Um, yeah. As soon as I experienced the convenience of the disposable wipe, wringing out poopy rags was a thing of the past.
Ingredients to Avoid
If you are like me and have a hard time depriving yourself of the convenience of disposable baby wipes, your best bet is to avoid anything scented, since “fragrance” or “parfum” almost always means pthlalates (known endocrine disruptors). Additionally, many conventional wipes contain parabens, and some also contain phenoxyethanol, a suspected carcinogen.
Alternatives to Disposable Wipes
Recently, several new brands of biodegradable wipes have popped up—and they are remarkably effective, earth friendly (ideally, they should be flushed or composted), and safe. Most aren’t reviewed by Skin Deep, but I’ve researched the ingredients and explain any concerns below.
A few companies produce natural liquid solutions (some with accompanying cloths), to use in place of baby wipes, but I don’t see why you wouldn’t just use water and a washcloth if you were going this route. Should you want to purchase one such eco-friendly solution, safe options include those made by Mountain Girl Botanics and Natural Family Botanicals.
As for ready-made baby wipes, read on.
The Good Stuff
I have used Seventh Generation’s baby wipes, but I don’t like that they contain sodium hydroxymethylglycinate (no, I didn’t just have a seizure while typing–that is actually how it’s spelled). This ingredient has not been assessed for safety, although it scores just a 2 out of 10 on Skin Deep. I also am not crazy about how these wipes smell. These wipes are widely available, including on Amazon, where you can get them for about 5¢ a wipe if you buy in bulk.
Earth’s Best baby wipes are comprised of essentially the same ingredients as Seventh Generation’s wipes, and in addition they contain alkyl polyglycoside, a substance that has not been tested for safety as far as I can tell (I couldn’t find any studies.) Many people prefer these over the Seventh Generation wipes because they are sudsier. They are available everywhere, including Amazon, where you’ll pay about 5¢ a wipe if you buy in bulk.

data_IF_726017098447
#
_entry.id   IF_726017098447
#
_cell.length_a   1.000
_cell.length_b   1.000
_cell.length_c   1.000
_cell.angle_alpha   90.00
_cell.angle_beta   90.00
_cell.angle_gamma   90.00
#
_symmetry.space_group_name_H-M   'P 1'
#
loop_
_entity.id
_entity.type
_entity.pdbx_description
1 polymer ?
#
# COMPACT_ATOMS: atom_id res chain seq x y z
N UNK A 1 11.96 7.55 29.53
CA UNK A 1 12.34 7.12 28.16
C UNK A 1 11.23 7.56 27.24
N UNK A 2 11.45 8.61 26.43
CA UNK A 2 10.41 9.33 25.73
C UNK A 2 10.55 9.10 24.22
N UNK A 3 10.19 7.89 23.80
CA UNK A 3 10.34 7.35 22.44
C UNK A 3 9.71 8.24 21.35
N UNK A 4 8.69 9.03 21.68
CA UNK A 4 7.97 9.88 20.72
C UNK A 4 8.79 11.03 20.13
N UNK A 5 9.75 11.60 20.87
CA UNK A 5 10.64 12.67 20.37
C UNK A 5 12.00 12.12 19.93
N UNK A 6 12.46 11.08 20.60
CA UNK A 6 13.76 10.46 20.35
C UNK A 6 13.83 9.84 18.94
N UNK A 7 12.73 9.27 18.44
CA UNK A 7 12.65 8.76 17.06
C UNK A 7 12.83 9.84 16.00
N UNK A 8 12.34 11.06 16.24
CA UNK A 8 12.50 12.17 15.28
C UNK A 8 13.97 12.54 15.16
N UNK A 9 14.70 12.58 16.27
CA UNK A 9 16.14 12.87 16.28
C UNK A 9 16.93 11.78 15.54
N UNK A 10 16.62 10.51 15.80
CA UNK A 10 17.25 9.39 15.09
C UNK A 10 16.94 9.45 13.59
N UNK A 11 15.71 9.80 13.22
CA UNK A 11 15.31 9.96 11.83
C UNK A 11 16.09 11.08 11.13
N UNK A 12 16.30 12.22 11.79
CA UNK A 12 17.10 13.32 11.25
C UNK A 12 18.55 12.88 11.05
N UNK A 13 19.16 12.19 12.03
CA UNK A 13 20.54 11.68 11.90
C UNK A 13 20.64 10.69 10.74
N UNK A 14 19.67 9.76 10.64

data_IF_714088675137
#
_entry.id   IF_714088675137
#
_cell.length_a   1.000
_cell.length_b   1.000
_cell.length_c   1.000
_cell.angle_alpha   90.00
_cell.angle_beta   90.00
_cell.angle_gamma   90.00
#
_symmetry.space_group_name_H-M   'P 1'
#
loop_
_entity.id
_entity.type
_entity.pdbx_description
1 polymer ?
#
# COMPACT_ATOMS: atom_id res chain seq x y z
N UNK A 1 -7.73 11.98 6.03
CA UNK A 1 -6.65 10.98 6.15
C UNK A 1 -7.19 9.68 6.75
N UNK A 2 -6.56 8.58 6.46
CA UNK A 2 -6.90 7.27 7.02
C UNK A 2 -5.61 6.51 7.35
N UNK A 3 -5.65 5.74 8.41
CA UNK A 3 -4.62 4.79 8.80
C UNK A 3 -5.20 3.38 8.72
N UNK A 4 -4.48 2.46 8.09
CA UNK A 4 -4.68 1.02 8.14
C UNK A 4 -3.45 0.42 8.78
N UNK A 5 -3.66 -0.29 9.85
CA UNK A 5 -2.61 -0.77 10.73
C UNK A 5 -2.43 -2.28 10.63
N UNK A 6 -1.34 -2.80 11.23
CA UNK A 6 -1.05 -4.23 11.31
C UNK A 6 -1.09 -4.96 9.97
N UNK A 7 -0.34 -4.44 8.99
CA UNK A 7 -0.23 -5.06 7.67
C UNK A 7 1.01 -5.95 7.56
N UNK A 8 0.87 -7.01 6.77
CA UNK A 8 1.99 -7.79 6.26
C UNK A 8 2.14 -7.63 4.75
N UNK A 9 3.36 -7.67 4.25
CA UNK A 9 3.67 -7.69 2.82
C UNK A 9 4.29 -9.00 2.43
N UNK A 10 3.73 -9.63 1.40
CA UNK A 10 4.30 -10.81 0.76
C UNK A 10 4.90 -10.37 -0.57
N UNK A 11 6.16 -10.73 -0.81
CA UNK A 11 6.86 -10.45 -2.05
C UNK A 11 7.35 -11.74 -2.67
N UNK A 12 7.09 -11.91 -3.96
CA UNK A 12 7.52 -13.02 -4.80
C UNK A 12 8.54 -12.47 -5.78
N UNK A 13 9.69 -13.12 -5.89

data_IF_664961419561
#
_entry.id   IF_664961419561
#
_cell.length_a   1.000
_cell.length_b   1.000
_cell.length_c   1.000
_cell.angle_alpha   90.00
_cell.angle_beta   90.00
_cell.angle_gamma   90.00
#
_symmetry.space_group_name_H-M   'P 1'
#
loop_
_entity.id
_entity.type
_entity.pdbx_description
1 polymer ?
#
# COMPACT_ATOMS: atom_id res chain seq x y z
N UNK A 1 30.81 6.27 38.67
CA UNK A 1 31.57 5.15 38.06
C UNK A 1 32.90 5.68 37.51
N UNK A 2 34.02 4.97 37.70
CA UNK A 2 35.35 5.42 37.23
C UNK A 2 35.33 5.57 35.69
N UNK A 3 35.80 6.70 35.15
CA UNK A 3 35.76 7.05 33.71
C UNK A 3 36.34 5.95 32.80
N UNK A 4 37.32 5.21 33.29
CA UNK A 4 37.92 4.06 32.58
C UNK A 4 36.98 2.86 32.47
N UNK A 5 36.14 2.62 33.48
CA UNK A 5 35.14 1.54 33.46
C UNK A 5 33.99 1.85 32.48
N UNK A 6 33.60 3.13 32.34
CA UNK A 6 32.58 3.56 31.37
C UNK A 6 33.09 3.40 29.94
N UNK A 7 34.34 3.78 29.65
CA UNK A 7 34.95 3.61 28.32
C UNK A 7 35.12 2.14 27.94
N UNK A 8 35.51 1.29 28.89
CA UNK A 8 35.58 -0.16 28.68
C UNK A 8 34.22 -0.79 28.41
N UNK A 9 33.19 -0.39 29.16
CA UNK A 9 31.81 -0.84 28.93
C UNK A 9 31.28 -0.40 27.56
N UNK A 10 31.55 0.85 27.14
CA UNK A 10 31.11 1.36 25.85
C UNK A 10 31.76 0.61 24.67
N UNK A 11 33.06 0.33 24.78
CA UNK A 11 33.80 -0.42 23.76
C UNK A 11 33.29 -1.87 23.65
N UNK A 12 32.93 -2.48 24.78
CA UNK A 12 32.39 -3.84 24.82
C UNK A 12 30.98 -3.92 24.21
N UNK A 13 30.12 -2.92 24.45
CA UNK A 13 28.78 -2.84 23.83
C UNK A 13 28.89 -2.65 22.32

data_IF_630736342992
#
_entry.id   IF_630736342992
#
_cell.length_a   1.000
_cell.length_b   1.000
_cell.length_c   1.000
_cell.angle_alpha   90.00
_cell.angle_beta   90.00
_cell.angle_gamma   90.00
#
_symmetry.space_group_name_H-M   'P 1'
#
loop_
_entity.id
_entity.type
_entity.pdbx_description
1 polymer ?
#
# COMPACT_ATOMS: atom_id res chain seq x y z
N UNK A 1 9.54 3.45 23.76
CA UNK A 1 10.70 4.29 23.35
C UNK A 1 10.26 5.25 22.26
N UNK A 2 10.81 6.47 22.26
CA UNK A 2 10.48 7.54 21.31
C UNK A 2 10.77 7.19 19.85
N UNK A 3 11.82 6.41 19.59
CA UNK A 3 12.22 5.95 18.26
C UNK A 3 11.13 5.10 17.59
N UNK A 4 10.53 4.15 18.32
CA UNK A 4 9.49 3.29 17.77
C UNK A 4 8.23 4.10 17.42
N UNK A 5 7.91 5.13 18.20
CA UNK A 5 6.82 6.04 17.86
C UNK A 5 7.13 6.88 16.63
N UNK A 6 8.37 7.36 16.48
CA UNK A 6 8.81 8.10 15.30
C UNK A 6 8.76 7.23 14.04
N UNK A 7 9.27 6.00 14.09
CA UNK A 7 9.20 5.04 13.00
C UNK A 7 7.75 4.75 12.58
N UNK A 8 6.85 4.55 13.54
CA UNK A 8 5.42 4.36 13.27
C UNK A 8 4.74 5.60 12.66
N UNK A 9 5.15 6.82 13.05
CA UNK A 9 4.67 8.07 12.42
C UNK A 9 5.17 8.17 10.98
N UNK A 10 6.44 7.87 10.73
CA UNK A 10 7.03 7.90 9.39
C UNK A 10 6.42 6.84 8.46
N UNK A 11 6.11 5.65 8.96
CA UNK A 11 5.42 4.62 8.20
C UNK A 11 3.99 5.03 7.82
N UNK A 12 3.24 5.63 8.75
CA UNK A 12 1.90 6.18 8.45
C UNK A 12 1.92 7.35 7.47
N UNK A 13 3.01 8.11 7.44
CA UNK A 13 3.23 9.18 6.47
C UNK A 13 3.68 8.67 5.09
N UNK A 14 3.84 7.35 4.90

Biodegradable Baby Wipes
Jackson Reece Herbal and Biodegradable Wipes are made from wood pulp (a renewable resource), and have a nice short list of ingredients. These come in scented (essential oils) or unscented varieties, and while they are a slightly pricier option at about 9¢ per wipe when bought in bulk, the wipes are big and thick, so I find that I go through fewer of them than other brands. Jackson Reece wipes are made in the UK and hard to find here, so we are thrilled to now offer them in The Good Stuff Store!
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Bum Boosa Baby Wipes are made of bamboo (another renewable resource), and are biodegradable. They are also soft and smell nice (scented with only essential oils). They contain polysorbate 20, but this emulsifier scores only a 1 on Skin Deep. Citric acid is perhaps more concerning, but since it’s only present in trace amounts and evidence of its toxicity is lacking, I don’t think it’s a big concern. You can buy these wipes in bulk on the Bum Boosa website or Amazon, and you’ll pay around 12¢ a wipe, making them the most expensive of the Good Stuff.
Elements Naturals Baby Wipes are available at Diapers.com as well as Whole Foods, which is convenient (although they are not available on Amazon). They are made from a product called Ingeo™, which, according to the Elements Naturals website, is “the world’s first man-made fiber from annually renewable resources.” Of course, we have to assume that Ingeo itself (a biopolymer or “natural plastic”) is safe, and the scientific consensus seems to be that it is–although studies are lacking. Of more concern is the phenoxyethanol in these wipes. I like the scentlessness of these wipes, but found that they were sort of hard to get out of the box (they don’t seem to feed out of the slot as well as other brands). You’ll pay around 8¢ a wipe.
The Bad Stuff
Unsurprisingly, Huggies baby wipes are some of the worst. Even their unscented wipes contain a number of questionable ingredients–including numerous parabens and DMDM hydantoin, a known human immune system toxicant–so don’t be fooled by the natural-sounding varieties (Cucumber and Green Tea, for example).
Pampers is another brand that just doesn’t make any safe wipes, despite their numerous varieties; while a few score only moderate hazard on Skin Deep, the majority are ranked high hazard, thanks to parabens, fragrance, and benzyl alcohol.